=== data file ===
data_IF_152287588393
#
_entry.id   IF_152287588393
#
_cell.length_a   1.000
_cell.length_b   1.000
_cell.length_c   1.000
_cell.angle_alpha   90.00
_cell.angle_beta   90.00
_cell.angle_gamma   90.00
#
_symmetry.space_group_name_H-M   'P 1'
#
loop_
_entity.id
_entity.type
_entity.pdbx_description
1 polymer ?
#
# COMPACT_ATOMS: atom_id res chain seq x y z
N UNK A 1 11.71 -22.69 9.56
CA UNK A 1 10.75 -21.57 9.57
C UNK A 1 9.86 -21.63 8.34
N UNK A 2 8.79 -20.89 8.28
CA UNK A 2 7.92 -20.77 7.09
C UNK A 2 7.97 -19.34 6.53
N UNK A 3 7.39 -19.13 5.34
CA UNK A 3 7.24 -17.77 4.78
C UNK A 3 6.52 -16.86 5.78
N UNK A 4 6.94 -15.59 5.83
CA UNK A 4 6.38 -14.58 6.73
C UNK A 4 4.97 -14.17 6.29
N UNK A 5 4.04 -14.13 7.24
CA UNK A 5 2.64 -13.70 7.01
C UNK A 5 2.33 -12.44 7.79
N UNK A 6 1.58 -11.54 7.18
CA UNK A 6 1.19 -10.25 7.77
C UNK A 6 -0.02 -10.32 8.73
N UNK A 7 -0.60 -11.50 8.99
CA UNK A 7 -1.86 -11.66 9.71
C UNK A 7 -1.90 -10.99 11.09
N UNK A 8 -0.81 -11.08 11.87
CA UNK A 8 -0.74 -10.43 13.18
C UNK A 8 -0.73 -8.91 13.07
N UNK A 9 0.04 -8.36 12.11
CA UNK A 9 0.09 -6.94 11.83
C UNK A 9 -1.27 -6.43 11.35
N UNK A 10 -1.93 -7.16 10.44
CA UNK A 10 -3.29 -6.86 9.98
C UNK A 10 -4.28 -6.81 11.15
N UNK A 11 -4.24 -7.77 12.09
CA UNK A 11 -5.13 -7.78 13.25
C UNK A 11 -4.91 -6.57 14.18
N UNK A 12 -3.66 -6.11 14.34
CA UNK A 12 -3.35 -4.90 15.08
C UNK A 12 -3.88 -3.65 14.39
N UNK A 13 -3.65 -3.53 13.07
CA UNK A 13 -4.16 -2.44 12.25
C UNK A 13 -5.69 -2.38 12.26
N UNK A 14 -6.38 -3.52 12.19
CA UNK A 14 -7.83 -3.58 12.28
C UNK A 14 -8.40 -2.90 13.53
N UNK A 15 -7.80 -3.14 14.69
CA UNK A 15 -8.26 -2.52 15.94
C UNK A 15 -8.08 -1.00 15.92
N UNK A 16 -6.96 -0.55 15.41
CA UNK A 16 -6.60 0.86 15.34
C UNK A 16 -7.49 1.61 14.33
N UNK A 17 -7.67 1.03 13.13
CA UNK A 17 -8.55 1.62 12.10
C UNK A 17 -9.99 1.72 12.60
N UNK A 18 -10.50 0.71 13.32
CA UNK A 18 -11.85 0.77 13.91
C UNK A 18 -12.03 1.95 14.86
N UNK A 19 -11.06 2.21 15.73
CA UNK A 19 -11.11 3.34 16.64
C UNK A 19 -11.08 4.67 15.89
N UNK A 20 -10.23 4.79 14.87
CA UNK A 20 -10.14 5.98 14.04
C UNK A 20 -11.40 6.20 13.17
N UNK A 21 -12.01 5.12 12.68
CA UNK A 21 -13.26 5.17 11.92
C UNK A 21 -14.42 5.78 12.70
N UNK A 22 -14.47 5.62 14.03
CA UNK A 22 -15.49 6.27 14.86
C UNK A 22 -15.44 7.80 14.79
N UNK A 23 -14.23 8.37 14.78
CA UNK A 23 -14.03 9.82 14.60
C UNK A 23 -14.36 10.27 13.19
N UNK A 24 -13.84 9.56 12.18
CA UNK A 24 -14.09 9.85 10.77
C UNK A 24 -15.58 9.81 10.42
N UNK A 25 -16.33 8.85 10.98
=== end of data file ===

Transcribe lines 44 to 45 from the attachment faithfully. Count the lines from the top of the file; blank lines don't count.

C UNK A 8 -0.73 -8.91 13.07
N UNK A 9 0.04 -8.36 12.11